The current picture of the big bang Universe indicates that the expanding Universe cooled rapidly to form neutral hydrogen from protons and electrons at 380,000 years after the big bang. This is the epoch when the photons are decoupled from the matter and constitutes the last scattering surface. Hence, this is also the epoch of the Universe beyond which observation by electromagnetic radiation cannot penetrate. Figure 1 shows the power spectrum of the temperature fluctuation at this epoch derived from 7 years of WMAP observation of the cosmic microwave background.52,53) Measured data showing the baryon acoustic oscillation features and the onset of Silk damping tail are very well reproduced by a ΛCDM model, constraining the cosmological parameters, cosmic age t0 = 13.75 ± 0.13 Gyr, the Hubble constant H0 = 71.0 ± 2.5 km/s/Mpc, baryon density Ωb = 0.0449 ± 0.0028, cold dark matter density Ωc = 0.220 ± 0.026, and vacuum energy density ΩΛ = 0.734 ± 0.029. The density fluctuation of the dark matter and the matter grew by gravitational instability and it is conceived that the first generation of stars were born at around 200 million years after the big bang.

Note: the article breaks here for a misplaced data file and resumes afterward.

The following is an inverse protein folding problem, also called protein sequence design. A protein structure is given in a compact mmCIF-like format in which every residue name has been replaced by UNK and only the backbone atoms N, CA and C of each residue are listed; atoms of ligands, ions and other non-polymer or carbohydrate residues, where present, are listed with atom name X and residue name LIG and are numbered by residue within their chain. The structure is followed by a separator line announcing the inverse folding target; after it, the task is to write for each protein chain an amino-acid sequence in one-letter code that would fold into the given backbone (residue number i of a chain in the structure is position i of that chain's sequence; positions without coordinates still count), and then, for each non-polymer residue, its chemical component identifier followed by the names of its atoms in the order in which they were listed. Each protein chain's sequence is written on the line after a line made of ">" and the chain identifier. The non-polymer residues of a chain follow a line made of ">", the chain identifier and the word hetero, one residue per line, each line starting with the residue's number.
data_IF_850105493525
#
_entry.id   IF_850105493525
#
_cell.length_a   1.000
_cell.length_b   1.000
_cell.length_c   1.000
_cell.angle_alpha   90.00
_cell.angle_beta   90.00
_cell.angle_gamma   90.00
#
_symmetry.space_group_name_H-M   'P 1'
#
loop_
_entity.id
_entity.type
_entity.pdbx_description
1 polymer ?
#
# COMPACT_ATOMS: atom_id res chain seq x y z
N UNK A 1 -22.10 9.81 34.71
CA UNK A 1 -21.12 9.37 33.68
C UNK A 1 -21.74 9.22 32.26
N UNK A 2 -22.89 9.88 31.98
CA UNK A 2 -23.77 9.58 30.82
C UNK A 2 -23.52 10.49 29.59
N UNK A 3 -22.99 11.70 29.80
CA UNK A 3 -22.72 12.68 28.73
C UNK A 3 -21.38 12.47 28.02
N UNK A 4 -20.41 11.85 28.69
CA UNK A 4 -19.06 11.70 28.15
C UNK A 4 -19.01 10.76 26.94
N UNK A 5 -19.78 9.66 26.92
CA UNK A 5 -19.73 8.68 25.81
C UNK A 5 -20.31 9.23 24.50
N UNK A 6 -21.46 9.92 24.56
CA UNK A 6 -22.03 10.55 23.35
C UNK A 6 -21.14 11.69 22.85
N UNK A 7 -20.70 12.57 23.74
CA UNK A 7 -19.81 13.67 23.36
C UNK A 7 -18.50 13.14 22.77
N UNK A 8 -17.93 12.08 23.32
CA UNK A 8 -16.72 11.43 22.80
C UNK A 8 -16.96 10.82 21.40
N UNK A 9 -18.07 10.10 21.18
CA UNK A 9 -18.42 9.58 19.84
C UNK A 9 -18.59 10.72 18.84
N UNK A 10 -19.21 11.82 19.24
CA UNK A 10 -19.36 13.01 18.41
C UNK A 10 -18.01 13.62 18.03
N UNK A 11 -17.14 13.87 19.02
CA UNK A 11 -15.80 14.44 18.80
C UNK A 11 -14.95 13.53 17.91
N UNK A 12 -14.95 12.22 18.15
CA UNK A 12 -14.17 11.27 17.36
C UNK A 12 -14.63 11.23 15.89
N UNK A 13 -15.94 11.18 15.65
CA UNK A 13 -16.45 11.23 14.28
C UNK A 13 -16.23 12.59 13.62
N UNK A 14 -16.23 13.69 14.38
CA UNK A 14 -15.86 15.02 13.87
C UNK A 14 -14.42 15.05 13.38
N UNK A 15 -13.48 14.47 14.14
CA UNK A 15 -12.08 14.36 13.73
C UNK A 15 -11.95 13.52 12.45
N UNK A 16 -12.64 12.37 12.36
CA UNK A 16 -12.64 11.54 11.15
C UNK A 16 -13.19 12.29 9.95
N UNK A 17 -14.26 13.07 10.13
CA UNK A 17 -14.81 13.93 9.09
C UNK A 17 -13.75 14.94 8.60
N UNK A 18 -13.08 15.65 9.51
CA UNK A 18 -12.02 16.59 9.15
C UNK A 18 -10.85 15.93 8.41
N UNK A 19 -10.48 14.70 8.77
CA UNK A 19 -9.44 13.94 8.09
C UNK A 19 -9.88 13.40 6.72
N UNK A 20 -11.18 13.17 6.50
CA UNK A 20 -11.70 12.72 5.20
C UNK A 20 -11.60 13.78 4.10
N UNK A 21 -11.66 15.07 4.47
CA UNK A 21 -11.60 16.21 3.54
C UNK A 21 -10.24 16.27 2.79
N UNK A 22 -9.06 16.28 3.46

The initial set of formed stars contained wide range of mass spectrum. As carbon, nitrogen, oxygen and all the heavier elements were produced through the nuclear burning of hydrogen inside stars and were not existent in the early Universe where only hydrogen and helium were formed during the first 5 minutes of the big bang, astronomers use a brutal term, “metal” for all the elements heavier than carbon. The absence of “metal” elements in the primordial gas helped to form massive stars. Due to the strong UV radiation from those newly formed massive hot stars, the surrounding intergalactic matter was gradually re-ionized. It is like a “Global Warming” of the Universe. When and how these re-ionization process took place was not observationally clarified yet but polarization measurement of WMAP753) suggests that it took place at z ∼ 10.5 ± 1.2, if the re-ionization was an instantaneous event. It is more likely that the cosmic re-ionization could have taken place in an extended period sometime during 6 < z < 17.